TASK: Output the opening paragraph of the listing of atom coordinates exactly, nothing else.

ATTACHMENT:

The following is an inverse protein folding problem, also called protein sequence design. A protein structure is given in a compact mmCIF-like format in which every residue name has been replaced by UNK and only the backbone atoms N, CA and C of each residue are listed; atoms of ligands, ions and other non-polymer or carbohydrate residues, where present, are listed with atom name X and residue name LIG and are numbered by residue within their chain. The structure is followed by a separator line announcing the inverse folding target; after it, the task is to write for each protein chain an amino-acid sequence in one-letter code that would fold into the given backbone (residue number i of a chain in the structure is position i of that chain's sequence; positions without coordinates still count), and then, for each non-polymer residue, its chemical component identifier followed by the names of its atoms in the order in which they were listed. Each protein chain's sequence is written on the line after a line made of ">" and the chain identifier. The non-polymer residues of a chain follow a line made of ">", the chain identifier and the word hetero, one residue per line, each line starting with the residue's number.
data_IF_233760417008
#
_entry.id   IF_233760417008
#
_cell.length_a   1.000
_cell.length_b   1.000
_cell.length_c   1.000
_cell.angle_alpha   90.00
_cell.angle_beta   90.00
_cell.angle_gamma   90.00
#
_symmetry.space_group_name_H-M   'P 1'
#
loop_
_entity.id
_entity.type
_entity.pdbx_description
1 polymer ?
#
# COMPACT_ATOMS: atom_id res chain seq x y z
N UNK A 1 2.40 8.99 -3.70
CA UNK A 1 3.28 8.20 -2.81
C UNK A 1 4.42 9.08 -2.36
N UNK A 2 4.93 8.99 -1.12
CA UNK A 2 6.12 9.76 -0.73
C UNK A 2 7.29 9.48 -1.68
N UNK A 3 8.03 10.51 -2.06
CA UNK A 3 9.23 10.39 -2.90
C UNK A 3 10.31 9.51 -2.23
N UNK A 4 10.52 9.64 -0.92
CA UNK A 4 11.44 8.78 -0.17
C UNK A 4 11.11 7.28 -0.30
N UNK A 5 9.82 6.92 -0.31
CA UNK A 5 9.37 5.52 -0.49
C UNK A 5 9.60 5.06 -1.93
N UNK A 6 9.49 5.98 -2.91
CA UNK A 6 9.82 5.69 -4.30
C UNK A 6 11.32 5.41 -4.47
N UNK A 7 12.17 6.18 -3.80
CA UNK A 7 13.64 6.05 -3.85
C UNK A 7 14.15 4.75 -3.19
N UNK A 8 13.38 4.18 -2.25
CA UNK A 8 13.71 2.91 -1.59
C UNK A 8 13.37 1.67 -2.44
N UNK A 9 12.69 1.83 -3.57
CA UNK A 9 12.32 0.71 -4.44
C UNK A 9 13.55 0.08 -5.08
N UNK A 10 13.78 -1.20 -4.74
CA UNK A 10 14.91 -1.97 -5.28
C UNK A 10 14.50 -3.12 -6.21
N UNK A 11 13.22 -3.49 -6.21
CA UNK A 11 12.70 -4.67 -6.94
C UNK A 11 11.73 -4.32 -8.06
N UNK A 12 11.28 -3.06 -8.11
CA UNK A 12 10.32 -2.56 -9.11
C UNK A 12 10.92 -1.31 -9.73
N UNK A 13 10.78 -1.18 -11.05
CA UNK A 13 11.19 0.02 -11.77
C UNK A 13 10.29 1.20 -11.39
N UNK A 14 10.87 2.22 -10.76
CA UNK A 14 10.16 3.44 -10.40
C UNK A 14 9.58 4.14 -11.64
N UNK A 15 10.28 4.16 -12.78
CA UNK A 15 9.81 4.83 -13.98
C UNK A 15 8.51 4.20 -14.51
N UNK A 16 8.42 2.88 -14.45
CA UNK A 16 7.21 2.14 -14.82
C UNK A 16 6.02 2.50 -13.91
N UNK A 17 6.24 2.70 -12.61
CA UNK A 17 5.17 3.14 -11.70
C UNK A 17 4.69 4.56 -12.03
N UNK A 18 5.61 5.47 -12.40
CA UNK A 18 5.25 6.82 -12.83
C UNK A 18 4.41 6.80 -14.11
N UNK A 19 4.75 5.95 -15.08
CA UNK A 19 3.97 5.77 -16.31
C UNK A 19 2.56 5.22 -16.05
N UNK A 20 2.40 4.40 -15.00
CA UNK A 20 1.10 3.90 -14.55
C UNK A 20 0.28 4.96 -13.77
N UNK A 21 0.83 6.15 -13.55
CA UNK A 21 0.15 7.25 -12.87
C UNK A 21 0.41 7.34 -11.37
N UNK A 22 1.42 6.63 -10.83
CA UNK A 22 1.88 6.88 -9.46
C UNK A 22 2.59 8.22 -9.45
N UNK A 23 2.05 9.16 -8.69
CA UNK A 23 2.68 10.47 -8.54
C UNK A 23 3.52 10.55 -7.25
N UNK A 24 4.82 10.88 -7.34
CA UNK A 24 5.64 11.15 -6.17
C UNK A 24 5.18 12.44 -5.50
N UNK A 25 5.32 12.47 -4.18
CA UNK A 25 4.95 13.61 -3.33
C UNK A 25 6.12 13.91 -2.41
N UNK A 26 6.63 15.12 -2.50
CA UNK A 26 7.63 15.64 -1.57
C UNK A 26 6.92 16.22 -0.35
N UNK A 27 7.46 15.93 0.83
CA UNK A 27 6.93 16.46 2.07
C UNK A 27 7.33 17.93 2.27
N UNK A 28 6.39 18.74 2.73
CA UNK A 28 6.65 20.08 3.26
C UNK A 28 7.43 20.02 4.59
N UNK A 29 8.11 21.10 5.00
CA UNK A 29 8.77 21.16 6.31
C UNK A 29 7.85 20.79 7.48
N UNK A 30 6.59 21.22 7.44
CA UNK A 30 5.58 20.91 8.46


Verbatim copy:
The following is an inverse protein folding problem, also called protein sequence design. A protein structure is given in a compact mmCIF-like format in which every residue name has been replaced by UNK and only the backbone atoms N, CA and C of each residue are listed; atoms of ligands, ions and other non-polymer or carbohydrate residues, where present, are listed with atom name X and residue name LIG and are numbered by residue within their chain. The structure is followed by a separator line announcing the inverse folding target; after it, the task is to write for each protein chain an amino-acid sequence in one-letter code that would fold into the given backbone (residue number i of a chain in the structure is position i of that chain's sequence; positions without coordinates still count), and then, for each non-polymer residue, its chemical component identifier followed by the names of its atoms in the order in which they were listed. Each protein chain's sequence is written on the line after a line made of ">" and the chain identifier. The non-polymer residues of a chain follow a line made of ">", the chain identifier and the word hetero, one residue per line, each line starting with the residue's number.